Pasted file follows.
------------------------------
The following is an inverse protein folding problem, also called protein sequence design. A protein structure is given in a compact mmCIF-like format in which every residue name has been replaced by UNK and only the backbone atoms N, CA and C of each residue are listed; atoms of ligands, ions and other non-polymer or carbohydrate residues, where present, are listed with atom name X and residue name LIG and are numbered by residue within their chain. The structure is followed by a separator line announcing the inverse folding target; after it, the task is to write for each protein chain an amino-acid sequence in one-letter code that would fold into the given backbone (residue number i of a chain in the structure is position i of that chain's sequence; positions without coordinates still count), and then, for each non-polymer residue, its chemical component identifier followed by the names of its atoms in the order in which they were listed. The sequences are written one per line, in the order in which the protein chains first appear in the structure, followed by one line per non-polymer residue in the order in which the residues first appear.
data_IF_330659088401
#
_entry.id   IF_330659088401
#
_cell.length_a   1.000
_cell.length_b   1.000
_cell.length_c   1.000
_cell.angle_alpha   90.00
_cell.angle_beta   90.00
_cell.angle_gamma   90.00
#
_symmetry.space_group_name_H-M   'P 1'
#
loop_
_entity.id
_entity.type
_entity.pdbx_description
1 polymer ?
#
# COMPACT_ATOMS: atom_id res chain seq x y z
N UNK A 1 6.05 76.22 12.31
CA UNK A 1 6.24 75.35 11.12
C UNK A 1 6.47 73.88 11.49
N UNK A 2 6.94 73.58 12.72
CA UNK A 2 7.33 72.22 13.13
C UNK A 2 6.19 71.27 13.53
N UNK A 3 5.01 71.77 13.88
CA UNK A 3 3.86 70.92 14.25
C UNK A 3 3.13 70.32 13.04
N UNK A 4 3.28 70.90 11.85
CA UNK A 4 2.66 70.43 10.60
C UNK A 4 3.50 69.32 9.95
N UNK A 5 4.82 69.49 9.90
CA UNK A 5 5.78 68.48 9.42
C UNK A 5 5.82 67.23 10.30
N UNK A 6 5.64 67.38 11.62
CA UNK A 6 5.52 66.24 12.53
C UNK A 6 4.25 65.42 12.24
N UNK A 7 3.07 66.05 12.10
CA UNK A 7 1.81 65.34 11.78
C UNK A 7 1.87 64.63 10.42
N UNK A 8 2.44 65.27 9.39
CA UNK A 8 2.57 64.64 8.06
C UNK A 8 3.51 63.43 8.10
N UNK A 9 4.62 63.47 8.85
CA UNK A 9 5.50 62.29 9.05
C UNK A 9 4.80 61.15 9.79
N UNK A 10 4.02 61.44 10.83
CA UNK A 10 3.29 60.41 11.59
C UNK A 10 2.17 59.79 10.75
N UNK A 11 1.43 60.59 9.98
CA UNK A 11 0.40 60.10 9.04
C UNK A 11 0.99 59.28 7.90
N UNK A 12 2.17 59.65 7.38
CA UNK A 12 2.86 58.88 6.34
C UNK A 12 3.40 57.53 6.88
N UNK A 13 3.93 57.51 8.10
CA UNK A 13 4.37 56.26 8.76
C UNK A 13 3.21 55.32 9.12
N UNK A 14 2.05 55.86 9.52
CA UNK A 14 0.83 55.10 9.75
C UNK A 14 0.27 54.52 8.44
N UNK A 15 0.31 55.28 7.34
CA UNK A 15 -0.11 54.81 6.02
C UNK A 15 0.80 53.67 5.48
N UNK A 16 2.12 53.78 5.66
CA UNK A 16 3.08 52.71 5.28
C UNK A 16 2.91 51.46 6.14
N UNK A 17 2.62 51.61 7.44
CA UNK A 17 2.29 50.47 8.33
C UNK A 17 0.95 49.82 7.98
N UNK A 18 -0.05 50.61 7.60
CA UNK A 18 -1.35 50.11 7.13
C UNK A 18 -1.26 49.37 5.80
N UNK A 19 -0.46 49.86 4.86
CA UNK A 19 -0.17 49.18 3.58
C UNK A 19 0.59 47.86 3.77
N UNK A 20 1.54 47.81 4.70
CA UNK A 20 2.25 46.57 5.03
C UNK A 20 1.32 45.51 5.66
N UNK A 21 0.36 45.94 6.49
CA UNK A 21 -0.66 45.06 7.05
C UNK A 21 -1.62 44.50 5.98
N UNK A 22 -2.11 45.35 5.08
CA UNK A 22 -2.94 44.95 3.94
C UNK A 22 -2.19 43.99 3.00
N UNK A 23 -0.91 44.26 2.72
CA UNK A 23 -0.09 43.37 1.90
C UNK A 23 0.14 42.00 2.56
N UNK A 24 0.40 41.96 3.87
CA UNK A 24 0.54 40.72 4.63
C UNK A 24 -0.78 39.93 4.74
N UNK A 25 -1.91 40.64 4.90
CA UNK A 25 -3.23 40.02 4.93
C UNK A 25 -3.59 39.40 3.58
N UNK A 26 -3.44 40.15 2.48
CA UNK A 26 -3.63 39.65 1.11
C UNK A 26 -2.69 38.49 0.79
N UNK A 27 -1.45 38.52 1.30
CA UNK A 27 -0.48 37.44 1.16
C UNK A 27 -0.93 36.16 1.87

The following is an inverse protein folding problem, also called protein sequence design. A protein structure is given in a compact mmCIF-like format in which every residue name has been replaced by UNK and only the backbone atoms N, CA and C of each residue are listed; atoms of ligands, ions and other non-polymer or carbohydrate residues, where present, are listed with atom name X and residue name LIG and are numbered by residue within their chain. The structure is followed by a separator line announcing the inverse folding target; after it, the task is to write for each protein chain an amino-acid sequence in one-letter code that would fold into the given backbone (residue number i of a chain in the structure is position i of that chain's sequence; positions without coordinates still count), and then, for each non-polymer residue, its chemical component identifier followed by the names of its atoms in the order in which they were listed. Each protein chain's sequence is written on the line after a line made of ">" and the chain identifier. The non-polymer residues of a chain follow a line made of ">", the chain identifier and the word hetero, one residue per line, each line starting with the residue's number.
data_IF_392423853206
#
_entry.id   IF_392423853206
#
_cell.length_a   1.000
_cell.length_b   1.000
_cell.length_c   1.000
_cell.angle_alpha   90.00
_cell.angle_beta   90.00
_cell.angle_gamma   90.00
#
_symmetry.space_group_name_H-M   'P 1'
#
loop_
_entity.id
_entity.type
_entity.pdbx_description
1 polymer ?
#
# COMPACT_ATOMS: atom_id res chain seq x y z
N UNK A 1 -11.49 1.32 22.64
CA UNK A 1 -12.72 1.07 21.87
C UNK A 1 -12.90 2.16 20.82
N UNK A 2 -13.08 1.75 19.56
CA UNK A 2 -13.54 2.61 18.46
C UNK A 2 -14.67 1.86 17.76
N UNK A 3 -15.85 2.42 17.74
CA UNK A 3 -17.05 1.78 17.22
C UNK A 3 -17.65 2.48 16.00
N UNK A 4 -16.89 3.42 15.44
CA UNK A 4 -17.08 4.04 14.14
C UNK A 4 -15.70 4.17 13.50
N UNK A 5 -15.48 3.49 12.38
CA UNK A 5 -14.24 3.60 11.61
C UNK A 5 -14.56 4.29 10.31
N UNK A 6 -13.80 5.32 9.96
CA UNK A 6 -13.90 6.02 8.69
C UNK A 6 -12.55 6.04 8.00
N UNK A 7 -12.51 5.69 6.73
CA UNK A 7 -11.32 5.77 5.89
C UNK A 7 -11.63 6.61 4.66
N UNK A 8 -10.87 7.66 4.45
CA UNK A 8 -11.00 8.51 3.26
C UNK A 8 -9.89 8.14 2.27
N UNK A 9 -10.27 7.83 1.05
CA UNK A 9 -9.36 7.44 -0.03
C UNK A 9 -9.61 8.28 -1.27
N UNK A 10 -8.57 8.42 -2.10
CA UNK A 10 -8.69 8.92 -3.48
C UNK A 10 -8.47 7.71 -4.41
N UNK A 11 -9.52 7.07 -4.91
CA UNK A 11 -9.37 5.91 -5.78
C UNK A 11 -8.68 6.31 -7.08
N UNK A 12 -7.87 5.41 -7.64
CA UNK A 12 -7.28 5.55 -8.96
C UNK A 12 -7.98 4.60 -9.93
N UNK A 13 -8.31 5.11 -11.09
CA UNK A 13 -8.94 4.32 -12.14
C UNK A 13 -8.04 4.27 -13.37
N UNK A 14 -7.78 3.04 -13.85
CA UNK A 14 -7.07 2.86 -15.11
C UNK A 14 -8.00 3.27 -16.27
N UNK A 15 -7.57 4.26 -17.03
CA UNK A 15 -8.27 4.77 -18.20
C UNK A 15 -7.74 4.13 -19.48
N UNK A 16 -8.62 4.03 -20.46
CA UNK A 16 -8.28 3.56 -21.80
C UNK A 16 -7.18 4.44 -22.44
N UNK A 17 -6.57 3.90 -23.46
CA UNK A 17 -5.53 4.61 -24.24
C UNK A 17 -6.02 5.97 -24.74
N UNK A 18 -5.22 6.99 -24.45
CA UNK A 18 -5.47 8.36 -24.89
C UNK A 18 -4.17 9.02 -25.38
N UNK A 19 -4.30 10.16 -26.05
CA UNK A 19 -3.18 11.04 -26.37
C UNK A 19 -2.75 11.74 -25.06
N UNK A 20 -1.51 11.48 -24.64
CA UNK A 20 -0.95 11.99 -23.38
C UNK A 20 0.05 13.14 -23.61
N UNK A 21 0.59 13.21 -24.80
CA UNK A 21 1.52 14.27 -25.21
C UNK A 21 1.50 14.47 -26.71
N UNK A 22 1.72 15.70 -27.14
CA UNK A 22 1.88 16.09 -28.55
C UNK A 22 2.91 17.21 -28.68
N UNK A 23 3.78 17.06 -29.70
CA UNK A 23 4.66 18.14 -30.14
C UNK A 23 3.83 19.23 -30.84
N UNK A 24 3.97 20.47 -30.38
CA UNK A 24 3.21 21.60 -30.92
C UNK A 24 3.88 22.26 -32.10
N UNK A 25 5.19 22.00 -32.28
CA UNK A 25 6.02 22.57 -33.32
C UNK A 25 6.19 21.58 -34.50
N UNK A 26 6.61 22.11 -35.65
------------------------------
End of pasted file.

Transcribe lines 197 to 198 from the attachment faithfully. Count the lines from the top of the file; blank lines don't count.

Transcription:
CA UNK A 25 6.02 22.57 -33.32
C UNK A 25 6.19 21.58 -34.50